Turning Tips: It’ll take 5 minutes to read and save you more…
Tip 1. Make sure that you loosen all of the strings enough so that there is less tension on the bridge. The bridge will sink down little by little. Loosen until the bridge is flush with the body.
Mistake 1. I didn’t realize that when you get every string in tune on the way up (in pitch) to high E, all of the ones that you’d just tuned, get flattened (this is because the tension gets distributed more evenly on the bridge, and takes pressure off the Low E).
Tip 2. Tighten the springs on the back side of the guitar to tune easier.
Mistake 2. My springs were so loose on the back that every time I tuned up to high E, the bridge lifted and made everything quite flat. The springs in the back anchor the tension on the bridge to the body, the tighter they are, the less the bridge will move when you tighten your strings – this limits movement of your whammy bar, however (not enough for me to notice).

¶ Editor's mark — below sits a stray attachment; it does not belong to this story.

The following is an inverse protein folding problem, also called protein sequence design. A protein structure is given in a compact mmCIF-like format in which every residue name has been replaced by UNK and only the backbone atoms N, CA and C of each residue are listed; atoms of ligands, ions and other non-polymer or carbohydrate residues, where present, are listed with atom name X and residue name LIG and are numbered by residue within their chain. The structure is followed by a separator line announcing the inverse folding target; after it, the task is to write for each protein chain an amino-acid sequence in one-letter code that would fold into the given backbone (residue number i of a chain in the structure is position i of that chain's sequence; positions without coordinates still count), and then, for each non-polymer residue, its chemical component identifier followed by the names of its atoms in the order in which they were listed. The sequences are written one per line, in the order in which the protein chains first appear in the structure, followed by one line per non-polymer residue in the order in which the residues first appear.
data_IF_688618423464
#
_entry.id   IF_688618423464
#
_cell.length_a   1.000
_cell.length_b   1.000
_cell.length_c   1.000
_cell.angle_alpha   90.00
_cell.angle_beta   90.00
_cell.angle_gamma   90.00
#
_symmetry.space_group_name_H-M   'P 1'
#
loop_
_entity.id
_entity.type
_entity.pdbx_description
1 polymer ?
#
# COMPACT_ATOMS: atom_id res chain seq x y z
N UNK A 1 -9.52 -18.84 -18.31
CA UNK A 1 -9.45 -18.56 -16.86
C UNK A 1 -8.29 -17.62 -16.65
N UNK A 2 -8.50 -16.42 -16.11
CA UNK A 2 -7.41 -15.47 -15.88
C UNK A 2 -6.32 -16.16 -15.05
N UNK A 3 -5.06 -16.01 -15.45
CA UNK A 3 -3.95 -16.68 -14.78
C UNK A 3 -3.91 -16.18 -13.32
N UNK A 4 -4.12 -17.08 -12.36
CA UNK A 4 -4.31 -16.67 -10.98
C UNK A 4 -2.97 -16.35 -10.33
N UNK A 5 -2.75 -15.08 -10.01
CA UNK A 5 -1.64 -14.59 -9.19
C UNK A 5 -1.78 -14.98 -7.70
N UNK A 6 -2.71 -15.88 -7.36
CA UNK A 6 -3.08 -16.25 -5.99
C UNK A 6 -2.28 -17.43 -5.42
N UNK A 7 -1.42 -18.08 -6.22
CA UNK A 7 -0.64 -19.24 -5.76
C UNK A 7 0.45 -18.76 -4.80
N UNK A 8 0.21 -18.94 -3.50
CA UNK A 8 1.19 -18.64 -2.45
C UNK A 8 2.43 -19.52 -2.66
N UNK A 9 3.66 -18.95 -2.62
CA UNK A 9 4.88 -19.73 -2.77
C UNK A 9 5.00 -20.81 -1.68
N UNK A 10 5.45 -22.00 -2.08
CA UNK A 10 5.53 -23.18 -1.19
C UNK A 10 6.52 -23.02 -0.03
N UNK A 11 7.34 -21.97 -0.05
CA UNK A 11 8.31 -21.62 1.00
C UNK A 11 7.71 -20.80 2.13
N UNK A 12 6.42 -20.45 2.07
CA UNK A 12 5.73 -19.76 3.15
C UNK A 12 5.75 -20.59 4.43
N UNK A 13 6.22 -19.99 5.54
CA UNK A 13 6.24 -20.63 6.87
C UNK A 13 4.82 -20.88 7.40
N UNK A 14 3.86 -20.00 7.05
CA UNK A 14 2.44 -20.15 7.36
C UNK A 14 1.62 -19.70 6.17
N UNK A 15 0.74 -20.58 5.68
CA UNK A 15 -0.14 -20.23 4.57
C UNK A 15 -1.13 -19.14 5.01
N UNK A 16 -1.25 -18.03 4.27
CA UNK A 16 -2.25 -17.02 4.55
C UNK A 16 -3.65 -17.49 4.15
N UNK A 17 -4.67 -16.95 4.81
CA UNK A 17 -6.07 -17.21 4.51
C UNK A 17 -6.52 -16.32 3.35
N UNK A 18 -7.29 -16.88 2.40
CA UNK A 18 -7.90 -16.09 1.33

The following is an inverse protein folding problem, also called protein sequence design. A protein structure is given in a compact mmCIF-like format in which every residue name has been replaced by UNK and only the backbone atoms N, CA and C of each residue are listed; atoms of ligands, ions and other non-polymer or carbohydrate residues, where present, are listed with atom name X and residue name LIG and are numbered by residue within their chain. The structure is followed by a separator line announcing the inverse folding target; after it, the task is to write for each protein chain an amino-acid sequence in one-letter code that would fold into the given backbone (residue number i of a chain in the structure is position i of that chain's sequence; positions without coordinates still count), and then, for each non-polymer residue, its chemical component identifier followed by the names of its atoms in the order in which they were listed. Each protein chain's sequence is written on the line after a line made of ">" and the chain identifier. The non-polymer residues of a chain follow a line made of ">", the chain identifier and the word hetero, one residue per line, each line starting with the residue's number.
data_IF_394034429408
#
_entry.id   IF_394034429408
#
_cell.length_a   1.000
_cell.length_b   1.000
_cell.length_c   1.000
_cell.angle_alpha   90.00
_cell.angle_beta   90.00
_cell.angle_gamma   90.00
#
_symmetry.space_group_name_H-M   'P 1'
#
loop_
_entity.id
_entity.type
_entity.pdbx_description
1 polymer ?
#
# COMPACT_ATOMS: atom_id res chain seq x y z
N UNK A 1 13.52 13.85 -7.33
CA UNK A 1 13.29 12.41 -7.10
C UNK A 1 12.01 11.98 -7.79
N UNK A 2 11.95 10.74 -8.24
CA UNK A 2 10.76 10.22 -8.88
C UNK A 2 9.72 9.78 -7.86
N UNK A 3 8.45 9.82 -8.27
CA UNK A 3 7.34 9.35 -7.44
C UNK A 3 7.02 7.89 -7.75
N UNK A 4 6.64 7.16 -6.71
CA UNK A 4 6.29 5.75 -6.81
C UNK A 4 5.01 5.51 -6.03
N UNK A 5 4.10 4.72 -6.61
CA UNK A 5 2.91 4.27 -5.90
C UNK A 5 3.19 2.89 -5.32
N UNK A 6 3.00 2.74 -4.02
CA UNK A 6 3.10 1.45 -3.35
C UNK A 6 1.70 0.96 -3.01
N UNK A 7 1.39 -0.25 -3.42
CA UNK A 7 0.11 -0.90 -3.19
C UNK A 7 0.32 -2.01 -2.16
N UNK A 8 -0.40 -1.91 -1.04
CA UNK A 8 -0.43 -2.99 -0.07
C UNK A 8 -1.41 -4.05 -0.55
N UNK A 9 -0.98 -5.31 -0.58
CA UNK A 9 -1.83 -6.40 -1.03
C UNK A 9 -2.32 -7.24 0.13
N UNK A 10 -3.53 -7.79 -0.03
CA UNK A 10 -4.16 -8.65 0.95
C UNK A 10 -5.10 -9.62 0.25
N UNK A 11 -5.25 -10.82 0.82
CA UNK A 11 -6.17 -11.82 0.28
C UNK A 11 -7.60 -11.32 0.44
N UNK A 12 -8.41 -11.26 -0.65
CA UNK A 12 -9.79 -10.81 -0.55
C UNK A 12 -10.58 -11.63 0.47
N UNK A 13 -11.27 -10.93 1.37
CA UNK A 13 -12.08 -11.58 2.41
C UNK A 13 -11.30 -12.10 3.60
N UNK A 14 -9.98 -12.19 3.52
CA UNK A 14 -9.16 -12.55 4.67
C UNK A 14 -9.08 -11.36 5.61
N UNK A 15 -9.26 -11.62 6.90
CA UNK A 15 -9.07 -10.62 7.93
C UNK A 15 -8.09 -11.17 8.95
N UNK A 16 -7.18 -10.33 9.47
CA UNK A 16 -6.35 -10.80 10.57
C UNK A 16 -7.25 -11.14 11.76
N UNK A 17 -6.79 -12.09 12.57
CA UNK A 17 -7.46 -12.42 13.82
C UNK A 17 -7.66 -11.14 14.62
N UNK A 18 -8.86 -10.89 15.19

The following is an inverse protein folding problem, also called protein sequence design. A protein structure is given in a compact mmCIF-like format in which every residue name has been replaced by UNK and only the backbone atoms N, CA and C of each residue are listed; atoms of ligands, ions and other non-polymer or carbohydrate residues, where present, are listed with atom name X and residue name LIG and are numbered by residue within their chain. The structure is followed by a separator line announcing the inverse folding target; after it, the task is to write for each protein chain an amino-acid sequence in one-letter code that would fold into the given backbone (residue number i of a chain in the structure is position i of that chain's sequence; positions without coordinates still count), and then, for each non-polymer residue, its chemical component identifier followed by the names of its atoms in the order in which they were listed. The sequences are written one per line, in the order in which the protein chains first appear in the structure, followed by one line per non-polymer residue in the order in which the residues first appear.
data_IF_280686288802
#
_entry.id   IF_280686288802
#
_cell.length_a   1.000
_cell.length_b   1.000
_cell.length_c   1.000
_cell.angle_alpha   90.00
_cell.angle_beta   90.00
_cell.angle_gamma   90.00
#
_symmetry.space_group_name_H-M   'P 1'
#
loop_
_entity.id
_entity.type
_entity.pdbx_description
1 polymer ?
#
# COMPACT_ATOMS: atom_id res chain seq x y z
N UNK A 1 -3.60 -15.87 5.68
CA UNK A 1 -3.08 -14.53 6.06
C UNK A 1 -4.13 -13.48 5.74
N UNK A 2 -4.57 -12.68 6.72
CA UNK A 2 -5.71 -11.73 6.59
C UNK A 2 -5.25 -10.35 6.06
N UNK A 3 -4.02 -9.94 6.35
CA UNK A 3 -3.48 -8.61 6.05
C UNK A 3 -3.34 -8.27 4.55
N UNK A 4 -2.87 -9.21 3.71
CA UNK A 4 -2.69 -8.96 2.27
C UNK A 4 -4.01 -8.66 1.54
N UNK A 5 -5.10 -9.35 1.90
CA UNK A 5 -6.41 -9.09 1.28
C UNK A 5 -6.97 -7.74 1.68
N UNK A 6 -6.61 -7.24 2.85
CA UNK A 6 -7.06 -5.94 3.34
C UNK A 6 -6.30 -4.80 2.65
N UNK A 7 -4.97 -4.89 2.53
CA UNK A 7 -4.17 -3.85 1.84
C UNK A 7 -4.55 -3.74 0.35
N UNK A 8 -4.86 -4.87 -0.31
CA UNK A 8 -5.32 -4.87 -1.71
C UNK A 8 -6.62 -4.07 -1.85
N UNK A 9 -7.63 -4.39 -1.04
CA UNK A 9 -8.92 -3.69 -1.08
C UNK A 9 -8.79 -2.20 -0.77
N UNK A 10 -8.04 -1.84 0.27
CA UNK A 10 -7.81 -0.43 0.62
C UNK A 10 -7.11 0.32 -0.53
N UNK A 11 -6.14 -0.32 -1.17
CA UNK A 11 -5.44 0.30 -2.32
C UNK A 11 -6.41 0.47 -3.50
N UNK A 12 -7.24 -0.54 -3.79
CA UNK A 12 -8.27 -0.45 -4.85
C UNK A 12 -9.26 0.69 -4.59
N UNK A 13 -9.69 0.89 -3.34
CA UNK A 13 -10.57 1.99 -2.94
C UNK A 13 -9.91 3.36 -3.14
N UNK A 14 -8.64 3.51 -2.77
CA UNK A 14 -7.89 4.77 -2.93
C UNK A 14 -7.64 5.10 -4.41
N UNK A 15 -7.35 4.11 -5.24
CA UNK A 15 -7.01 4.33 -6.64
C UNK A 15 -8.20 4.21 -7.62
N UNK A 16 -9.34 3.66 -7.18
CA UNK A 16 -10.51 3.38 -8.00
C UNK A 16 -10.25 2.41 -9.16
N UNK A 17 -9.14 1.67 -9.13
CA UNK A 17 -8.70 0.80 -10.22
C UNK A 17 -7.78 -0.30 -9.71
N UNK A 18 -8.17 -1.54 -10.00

Tip 3. Tune in this order:
Low E (1)
High E (6)
Mistake 3. I did not know that staggering the tuning made things that much easier… it does.
Tip 4. Repeat the tuning procedure 3-5 times.
Mistake 4. I didn’t have the patience to do this, and ended up getting frustrated, sitting there wasting time by perpetually tuning and un-tuning the guitar without realizing that I WAS getting that much closer to on-tune.
Tip 5. Keep the fine-tuning screws ¾ of the way out, not half. You want them looser, sticking further out.
Mistake 5. I tuned with the fine screws half-way out (or a little less), locked the bridge, and brought the guitar to perfect tune. HOWEVER, as the strings loosened (as they are prone to do), I needed to retighten them, which meant bringing the fine-tuners in tighter, and tighter, until the guitar was painfully close to being spot-on… but slightly flat.
Tip 6. Stretch that shit.
Mistake 6. See mistake 5.